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" Rumble thy bellyful! Spit, fire! spout, rain! Nor rain, wind, thunder, fire, are my daughters: I tax not you, you elements, with unkindness; I never gave you kingdom, call'd you children, You owe me no subscription: then, let fall Your horrible pleasure;... "
Large-Scale Disasters: Prediction, Control, and Mitigation - Page 1
edited by - 2008
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Shakespeare Survey, Volume 33

Kenneth Muir - 2002 - 236 pages
...sky, That dost not bite so nigh As benefits forgot. . . is the basis of what Lear goes on to say : I tax not you, you elements, with unkindness; I never...kingdom, call'd you children; You owe me no subscription . . . The rude breath of the wind is echoed in Albany's just rebuke of Goneril (1v, ii, 29ff.), in...
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Coleridge's Notebooks: A Selection

Samuel Taylor Coleridge - 2002 - 264 pages
...singled out as distinctively representing the Imagination (as opposed to the Fancy) in BL (i. 85): 'Nor rain, wind, thunder, fire are my daughters. | I tax not you, you elements, with unkindness; | l never gave you kingdom, call'd you children; | You owe me no subscription' (1n. ii., ll. 15-18)....
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Gold: The Final Science Fiction Collection

Isaac Asimov - 2009 - 416 pages
...back to the castle and make peace with his daughters, but Lear doesn't even hear him. He roars on: "Rumble thy bellyful! Spit, fire! spout, rain! Nor...Here I stand your slave, A poor, infirm, weak, and despis'd old man. ..." The Duke of Kent, Lear's loyal servant (though the King in a fit of rage has...
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Playing Lear

Oliver Ford Davies - 2003 - 211 pages
...realisation of the text and indeed of the emotions.'7 Lear's second speech offers some interesting contrasts: Rumble thy bellyful! Spit fire, spout rain! Nor rain,...elements, with unkindness. I never gave you kingdom, called you children; You owe me no subscription. Why then, let fall Your horrible pleasure. Here I...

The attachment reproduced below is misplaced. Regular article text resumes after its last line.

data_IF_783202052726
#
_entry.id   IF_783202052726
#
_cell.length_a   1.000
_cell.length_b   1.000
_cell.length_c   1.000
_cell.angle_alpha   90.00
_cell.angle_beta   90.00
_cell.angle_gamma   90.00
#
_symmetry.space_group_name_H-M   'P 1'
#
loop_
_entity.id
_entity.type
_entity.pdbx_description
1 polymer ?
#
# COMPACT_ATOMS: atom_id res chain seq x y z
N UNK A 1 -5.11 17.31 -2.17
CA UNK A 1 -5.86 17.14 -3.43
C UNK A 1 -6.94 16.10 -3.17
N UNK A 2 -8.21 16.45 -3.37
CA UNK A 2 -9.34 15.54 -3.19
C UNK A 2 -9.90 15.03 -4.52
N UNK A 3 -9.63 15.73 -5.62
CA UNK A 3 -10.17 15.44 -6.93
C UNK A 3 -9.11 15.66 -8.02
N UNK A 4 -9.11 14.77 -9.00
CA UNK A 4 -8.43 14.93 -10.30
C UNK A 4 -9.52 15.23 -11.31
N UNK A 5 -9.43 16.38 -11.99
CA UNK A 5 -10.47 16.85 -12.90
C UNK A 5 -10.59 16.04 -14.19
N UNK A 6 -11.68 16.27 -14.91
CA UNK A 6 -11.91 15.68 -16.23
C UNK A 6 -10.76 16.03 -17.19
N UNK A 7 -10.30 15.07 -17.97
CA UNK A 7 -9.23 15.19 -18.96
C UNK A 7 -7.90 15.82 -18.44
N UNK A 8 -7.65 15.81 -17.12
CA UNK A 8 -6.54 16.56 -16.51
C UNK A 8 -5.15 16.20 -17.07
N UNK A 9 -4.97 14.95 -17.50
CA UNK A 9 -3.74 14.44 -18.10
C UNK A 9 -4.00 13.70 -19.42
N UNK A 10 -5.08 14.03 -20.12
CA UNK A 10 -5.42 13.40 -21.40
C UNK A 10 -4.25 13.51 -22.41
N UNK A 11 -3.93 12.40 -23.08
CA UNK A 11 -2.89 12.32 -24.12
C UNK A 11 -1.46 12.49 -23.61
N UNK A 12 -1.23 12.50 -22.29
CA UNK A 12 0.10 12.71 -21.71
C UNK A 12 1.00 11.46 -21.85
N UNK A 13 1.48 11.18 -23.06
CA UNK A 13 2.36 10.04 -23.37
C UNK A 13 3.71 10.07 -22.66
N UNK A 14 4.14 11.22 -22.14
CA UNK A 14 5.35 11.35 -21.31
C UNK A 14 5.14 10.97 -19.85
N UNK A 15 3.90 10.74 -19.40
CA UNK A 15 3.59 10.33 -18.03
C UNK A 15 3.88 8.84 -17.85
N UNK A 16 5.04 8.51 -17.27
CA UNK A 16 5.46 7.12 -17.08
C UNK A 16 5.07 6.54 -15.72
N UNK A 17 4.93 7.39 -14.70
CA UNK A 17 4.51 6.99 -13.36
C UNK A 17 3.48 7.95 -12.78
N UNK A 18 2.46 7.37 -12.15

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A Routledge Literary Sourcebook on William Shakespeare's King Lear

Grace Ioppolo - 2003 - 192 pages
...Good nuncle, in, and ask thy daughters' blessing. Here's a night piries neither wise man nor fooL LEAR Rumble thy bellyful; spit, fire; spout, rain! Nor rain, wind, thunder, fire are my daughters. I task not you, you elements, with unkindness. I never gave you kingdom, called you children. You owe...
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Goodnight Children Everywhere and Other Plays

Richard Nelson - 2004 - 419 pages
...acting already, Mr. Macready. And acting well. (Forrest smiles, Macready turns to the house.) MACREADY: Rumble thy bellyful. Spit, fire. Spout, rain. Nor...fire are my daughters. I tax not you, you elements — (From outside, quite near, gunfire and shouts.) FORREST (Screaming): I told you before, to just...
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Words that Count: Essays on Early Modern Authorship in Honor of MacDonald P ...

MacDonald Pairman Jackson - 2004 - 291 pages
...of his daughters' malign will, the elements, against which he will oppose his desecrated nakedness: "You owe me no subscription: then let fall /Your horrible pleasure; here I stand, your slave" (3.2.18-21). Thus, however virtuous Kent's disobedience may seem to us, it nonetheless remains a kind...
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The Construction of Tragedy: Hubris

Mary Anneeta Mann - 2004 - 228 pages
...nature, dominance over it. Lear partially exemplifies it: I tax not you, you elements, with unkindness! 1 never gave you kingdom, call'd you children, You owe me no subscription. Then the true relationship reveals itself: . . . Here I stand, your slave, A poor, infirm, weak, and despised...
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The Construction of Tragedy: Hubris

Mary Anneeta Mann - 2004 - 228 pages
...the western mortal that reads into taming nature, dominance over it. Lear partially exemplifies it: I tax not you, you elements, with unkindness! I never gave you kingdom, caJPd you children, You owe me no subscription. Then the true relationship reveals itself: . . . Here...
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The Great Comedies and Tragedies

William Shakespeare - 2005 - 896 pages
...Good nuncle, in; ask thy daughters blessing! Here's a night pities neither wise men nor fools. LEAR Rumble thy bellyful! Spit, fire! spout, rain! Nor...elements, with unkindness: I never gave you kingdom, called you children; You owe me no subscription. Then let fall Your horrible pleasure. Here I stand...
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